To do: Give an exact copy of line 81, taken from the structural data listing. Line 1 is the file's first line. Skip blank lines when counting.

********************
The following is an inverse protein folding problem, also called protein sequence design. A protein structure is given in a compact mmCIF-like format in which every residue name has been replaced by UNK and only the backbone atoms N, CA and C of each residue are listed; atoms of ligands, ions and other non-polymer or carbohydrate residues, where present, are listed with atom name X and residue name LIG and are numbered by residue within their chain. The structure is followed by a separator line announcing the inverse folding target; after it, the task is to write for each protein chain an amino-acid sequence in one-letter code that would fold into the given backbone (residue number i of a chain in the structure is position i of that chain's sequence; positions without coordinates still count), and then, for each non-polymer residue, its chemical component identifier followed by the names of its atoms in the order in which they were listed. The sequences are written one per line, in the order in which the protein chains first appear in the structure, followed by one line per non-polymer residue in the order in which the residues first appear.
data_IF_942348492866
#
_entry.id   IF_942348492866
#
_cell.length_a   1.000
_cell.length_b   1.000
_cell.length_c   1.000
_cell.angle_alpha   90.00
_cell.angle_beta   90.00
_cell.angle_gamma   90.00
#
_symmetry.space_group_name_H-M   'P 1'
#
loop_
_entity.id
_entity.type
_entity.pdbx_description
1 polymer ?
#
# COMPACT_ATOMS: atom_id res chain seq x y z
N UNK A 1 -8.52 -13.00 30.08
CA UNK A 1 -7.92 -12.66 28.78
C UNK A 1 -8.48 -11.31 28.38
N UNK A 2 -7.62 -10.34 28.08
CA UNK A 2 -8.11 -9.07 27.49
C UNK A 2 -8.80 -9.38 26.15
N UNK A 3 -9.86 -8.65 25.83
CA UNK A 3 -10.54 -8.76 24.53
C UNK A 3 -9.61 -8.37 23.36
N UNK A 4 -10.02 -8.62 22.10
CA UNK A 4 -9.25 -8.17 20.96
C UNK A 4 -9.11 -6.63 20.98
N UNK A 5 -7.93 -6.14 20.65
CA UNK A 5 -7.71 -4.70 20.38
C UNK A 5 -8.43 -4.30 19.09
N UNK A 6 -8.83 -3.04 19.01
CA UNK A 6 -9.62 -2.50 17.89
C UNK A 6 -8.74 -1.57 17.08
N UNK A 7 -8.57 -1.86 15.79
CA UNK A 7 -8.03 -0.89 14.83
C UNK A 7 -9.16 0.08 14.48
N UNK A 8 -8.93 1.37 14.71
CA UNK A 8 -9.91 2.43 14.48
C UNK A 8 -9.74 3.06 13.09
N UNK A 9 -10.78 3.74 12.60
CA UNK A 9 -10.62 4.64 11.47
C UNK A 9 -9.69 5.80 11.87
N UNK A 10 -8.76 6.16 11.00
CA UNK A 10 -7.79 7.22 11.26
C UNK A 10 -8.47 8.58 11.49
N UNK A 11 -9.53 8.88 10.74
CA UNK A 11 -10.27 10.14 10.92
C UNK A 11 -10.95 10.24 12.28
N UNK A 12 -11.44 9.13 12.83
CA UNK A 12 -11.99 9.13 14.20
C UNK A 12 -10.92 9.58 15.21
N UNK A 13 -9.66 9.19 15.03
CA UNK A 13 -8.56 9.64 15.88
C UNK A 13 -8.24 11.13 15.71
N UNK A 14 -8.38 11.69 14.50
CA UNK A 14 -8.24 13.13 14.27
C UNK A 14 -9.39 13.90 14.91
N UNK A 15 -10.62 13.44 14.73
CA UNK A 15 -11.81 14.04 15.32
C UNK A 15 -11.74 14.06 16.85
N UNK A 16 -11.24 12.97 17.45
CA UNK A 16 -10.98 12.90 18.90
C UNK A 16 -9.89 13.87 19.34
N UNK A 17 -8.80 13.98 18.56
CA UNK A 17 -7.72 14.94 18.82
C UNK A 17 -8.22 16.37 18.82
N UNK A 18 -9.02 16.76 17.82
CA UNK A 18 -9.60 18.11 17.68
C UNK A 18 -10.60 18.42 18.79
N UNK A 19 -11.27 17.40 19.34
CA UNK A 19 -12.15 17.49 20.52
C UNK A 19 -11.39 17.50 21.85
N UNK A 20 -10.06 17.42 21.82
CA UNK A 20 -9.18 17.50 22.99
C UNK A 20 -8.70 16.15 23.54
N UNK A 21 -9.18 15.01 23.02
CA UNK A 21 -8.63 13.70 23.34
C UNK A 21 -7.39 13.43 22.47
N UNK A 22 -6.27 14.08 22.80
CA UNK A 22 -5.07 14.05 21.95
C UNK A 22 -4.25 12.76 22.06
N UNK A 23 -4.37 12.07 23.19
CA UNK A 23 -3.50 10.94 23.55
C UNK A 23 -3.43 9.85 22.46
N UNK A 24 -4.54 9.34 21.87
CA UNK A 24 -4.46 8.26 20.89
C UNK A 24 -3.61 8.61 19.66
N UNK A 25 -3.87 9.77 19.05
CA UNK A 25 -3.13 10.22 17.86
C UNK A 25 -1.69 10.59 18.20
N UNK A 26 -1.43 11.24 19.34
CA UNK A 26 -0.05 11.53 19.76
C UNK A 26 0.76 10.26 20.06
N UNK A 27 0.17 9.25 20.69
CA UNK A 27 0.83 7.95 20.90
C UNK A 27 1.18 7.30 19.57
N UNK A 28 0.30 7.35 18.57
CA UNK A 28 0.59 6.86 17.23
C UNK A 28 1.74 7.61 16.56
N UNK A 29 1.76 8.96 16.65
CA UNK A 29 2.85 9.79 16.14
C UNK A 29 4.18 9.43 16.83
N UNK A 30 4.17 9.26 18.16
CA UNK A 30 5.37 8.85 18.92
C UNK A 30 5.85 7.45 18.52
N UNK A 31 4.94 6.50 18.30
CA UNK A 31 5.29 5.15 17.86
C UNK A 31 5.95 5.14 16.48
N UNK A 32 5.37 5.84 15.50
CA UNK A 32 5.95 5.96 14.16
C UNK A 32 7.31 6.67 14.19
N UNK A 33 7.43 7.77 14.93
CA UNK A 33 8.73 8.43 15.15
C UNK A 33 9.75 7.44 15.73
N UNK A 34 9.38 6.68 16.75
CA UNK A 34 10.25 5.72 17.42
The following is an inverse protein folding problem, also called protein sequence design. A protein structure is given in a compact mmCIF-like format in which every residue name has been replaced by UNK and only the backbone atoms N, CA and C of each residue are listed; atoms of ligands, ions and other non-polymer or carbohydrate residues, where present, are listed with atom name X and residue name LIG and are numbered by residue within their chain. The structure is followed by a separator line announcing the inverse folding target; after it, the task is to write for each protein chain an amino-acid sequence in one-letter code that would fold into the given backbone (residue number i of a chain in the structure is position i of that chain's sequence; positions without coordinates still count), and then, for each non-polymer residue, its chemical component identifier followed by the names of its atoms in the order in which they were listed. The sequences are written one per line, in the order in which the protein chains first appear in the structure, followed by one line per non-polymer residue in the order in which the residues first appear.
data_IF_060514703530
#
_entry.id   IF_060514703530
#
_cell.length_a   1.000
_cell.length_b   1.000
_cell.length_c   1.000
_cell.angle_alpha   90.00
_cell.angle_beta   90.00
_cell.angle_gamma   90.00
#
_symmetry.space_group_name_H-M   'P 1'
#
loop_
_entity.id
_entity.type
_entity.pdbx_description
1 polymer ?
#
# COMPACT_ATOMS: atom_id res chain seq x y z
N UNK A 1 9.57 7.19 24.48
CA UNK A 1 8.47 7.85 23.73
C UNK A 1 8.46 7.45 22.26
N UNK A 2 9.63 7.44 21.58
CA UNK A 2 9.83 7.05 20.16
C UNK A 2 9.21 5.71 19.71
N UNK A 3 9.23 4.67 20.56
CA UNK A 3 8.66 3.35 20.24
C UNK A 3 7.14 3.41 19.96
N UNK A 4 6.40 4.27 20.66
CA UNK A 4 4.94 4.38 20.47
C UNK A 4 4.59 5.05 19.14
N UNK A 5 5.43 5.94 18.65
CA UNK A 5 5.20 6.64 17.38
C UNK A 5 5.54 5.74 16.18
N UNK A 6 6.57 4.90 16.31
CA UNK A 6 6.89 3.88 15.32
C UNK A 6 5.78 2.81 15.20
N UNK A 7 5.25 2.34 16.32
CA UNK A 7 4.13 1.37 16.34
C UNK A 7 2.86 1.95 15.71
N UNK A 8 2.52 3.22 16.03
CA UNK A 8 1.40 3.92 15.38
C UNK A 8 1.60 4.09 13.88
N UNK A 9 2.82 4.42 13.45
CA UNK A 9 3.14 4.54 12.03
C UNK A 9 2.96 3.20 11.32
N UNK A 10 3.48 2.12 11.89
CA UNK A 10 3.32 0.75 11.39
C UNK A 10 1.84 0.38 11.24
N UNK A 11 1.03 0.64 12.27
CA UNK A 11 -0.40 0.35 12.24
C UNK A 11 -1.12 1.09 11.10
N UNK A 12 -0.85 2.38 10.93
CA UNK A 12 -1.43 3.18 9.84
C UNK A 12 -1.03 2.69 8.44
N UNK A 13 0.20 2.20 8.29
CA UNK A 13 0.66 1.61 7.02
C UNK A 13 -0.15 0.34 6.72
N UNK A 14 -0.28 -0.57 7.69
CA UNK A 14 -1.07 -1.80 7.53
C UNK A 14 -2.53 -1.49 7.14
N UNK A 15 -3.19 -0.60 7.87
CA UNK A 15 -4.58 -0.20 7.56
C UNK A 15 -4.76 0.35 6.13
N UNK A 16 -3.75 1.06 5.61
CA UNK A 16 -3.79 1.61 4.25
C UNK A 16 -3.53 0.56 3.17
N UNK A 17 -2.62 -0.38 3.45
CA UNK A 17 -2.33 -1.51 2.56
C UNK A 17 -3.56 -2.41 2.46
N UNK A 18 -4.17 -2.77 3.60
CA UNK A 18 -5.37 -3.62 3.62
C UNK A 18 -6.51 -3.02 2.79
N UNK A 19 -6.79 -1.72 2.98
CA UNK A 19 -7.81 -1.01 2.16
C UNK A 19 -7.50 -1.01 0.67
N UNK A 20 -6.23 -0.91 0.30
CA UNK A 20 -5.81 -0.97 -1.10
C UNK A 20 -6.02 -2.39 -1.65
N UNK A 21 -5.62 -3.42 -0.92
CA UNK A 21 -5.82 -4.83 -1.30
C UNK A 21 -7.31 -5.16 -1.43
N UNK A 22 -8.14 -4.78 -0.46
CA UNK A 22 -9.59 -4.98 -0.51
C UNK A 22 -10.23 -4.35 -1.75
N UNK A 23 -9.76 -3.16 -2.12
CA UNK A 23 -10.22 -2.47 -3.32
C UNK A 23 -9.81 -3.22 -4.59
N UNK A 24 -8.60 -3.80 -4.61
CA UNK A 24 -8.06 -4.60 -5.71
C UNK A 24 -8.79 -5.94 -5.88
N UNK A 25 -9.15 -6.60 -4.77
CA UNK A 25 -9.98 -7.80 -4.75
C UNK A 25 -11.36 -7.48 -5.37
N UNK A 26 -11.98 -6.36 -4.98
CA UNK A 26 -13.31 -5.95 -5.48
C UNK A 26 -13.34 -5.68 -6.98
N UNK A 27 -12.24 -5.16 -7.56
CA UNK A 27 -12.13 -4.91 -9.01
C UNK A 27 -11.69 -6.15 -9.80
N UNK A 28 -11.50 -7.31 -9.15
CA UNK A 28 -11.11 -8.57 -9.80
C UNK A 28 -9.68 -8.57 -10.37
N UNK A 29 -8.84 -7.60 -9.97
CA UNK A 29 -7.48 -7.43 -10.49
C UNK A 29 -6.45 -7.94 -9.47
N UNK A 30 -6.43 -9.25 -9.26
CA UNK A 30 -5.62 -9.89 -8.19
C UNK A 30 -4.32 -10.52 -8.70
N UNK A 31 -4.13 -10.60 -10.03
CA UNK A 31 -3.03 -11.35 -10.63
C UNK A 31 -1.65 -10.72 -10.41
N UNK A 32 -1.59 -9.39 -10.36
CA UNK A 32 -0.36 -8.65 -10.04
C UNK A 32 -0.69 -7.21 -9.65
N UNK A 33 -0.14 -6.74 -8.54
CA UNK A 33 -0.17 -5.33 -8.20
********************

C UNK A 20 -8.70 16.15 23.54